1. Numeric type value: 8
  2. Integer (TODO: Integer of what? PC value?)

FLOAT

  1. Numeric type value: 9
  2. The float.

Example

123.45

9
123.45

MAP

  1. Numeric type value: 10
  2. The number of keys in the map.

For each key in the map…

  1. Map Key
  2. Map value. NOTE: This could be any type, so you’ll have to identify the type by the first number and then reference it in the Interpreting Types section.

Example

["source" -> #123, "time" -> 1670634392]

10
2
2
source
1
123
2
time
0
1670634392

LIST

  1. Numeric type value: 4
  2. The number of elements in the list.
  3. If the list is not empty, the values of every element in the list. NOTE: These elements could be any type, so you have to identify the type of each element by the first number and reference it in the Interpreting Types section.

Example

{#2, "Hey, that's wizard!", 2, 2.22, {"A list in a list, oh NO!"}}

4
5
1
2
2
Hey, that's wizard!
0
2
9
2.22
4
1
2
A list in a list, oh NO!

ANON

  1. Numeric type value: 12
  2. Numeric reference.
    • If the anonymous object hasn’t been written yet, it’s given a new object number. Anonymous object numbers can be assigned to recycled objects or, if none are available, they are created after the last real object ( max_object() + 1).
    • If the anonymous object references an anonymous object that’s already been written, the number will match the original anon.

When looking for property values on anonymous objects, you have to look for the object created in this step. It will appear in the standard object list as any other object.

Example

*anonymous*

12
5

WAIF

  1. Numeric type value: 13

If the waif is a reference to an existing waif:

  1. A string beginning with r and ending with the numeric reference to the waif in the waif index.
  2. A single period (.)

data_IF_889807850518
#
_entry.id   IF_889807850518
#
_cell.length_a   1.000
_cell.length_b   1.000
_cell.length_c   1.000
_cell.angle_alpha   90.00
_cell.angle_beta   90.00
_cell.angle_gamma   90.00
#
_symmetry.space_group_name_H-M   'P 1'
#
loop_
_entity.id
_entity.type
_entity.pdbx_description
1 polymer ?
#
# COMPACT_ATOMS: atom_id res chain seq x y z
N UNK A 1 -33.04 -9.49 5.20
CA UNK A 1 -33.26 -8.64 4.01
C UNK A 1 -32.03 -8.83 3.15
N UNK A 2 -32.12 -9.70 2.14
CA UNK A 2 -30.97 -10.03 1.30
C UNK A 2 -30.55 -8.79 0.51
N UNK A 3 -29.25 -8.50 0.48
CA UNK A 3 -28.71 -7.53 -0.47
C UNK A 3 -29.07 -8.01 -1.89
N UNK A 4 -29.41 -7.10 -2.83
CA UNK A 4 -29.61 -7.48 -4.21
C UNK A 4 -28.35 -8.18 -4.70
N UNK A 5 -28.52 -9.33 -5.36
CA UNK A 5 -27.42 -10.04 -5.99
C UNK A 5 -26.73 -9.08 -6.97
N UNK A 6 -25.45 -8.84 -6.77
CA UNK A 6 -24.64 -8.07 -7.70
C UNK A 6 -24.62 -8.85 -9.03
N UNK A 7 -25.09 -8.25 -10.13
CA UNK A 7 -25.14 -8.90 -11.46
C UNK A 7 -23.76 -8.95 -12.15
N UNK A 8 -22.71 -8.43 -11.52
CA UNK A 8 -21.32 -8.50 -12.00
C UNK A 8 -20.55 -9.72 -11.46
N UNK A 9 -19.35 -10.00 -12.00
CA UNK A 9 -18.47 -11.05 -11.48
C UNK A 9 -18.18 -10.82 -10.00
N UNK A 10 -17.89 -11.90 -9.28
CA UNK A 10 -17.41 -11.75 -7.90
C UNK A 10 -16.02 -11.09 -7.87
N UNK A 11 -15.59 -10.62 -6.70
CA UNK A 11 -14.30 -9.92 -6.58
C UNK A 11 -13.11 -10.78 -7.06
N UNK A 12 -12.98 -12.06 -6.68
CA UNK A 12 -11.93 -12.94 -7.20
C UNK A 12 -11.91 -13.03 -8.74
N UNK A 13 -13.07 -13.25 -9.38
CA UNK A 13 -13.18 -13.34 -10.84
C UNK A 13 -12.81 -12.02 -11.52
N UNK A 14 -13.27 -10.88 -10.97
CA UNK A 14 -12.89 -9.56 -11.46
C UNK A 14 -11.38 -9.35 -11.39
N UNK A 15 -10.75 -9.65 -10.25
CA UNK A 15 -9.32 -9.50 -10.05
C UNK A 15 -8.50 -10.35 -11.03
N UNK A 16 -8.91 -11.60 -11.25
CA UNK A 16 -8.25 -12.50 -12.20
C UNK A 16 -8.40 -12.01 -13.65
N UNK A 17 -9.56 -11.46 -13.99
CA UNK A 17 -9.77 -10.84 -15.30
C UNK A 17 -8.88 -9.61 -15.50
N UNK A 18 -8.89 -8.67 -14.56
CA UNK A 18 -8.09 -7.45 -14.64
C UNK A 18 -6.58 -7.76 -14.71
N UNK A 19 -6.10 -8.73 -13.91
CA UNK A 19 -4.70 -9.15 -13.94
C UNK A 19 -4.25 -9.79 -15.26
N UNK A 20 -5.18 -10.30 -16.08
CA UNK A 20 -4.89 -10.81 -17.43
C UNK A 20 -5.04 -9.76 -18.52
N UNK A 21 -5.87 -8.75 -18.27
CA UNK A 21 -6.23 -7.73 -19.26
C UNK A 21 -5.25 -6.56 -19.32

If the waif is new:

  1. A string beginning with c and ending with a numeric reference to a waif in the waif index.
  2. The waif class (Integer)
  3. The waif owner (Integer)
  4. The number of properties that can be set on this waif. This is the total number of instance properties (those beginning with :) on the waif’s class and all ancestors of that class.
  5. The values of every non-clear property set on the waif instance. For each property:
    1. An integer defining the property’s index into the property map. Properties are counted from 0, beginning with properties on the class and moving down the ancestry.
    2. The value of the property. NOTE: This can be any MOO type. You’ll need to use the first number to determine the type and then reference the Interpreting Types section.
  6. The number -1
  7. A single period (.)

Example

We have two waif classes:
#4: Waifilicious with one property: :flavor
#5: Waiftastic with one property: :activity

Waif #5 is a child of waif #4. Our waif is an instance of #5 with the .flavor property set to "toast":
[[class = #5, owner = #2]]

13
c 0
5
2
2
1
2
toast
-1
.

Last Updated: 2022-12-15 for Database Version 17